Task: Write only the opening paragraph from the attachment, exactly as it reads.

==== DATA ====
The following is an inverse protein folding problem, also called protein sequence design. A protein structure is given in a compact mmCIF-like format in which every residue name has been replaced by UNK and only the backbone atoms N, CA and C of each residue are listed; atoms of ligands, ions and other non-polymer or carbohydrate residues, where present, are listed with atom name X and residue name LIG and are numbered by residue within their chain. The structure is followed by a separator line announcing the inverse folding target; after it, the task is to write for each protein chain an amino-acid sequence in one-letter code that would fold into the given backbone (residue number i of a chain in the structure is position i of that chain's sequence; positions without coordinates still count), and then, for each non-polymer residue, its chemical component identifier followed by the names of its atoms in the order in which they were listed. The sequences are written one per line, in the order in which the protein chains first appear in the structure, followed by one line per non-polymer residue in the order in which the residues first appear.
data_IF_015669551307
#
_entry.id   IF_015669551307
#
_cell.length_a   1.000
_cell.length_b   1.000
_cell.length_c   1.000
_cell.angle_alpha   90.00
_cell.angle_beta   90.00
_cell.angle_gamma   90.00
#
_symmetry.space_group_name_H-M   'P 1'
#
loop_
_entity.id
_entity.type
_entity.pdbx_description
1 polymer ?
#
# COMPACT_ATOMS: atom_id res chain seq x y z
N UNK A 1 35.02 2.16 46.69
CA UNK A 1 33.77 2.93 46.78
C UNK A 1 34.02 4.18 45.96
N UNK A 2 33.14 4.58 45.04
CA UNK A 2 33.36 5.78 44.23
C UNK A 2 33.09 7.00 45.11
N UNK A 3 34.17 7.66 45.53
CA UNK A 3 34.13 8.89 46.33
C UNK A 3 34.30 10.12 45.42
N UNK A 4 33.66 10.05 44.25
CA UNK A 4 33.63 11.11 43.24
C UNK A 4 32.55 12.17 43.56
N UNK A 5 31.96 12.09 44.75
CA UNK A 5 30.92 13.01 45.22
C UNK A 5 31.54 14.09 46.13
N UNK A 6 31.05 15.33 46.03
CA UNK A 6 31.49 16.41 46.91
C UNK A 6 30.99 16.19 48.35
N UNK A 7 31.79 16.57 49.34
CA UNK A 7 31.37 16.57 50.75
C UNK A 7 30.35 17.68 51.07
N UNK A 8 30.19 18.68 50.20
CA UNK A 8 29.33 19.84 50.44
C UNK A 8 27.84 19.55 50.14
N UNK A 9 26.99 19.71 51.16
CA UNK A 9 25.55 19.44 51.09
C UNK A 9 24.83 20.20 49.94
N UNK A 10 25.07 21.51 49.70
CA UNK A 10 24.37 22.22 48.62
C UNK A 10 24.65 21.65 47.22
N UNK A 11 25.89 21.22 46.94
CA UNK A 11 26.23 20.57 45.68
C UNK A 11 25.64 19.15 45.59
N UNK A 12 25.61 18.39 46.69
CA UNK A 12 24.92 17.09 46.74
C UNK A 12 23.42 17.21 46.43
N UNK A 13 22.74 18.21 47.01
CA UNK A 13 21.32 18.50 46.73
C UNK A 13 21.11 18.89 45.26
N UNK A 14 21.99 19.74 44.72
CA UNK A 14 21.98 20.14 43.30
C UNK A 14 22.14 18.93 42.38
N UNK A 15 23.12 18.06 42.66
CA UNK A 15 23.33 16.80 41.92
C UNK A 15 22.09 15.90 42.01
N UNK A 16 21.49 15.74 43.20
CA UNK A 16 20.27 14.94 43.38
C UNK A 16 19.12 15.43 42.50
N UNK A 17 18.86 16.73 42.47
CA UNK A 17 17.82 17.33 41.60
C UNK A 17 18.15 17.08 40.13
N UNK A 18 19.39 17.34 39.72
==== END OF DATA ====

The following is an inverse protein folding problem, also called protein sequence design. A protein structure is given in a compact mmCIF-like format in which every residue name has been replaced by UNK and only the backbone atoms N, CA and C of each residue are listed; atoms of ligands, ions and other non-polymer or carbohydrate residues, where present, are listed with atom name X and residue name LIG and are numbered by residue within their chain. The structure is followed by a separator line announcing the inverse folding target; after it, the task is to write for each protein chain an amino-acid sequence in one-letter code that would fold into the given backbone (residue number i of a chain in the structure is position i of that chain's sequence; positions without coordinates still count), and then, for each non-polymer residue, its chemical component identifier followed by the names of its atoms in the order in which they were listed. The sequences are written one per line, in the order in which the protein chains first appear in the structure, followed by one line per non-polymer residue in the order in which the residues first appear.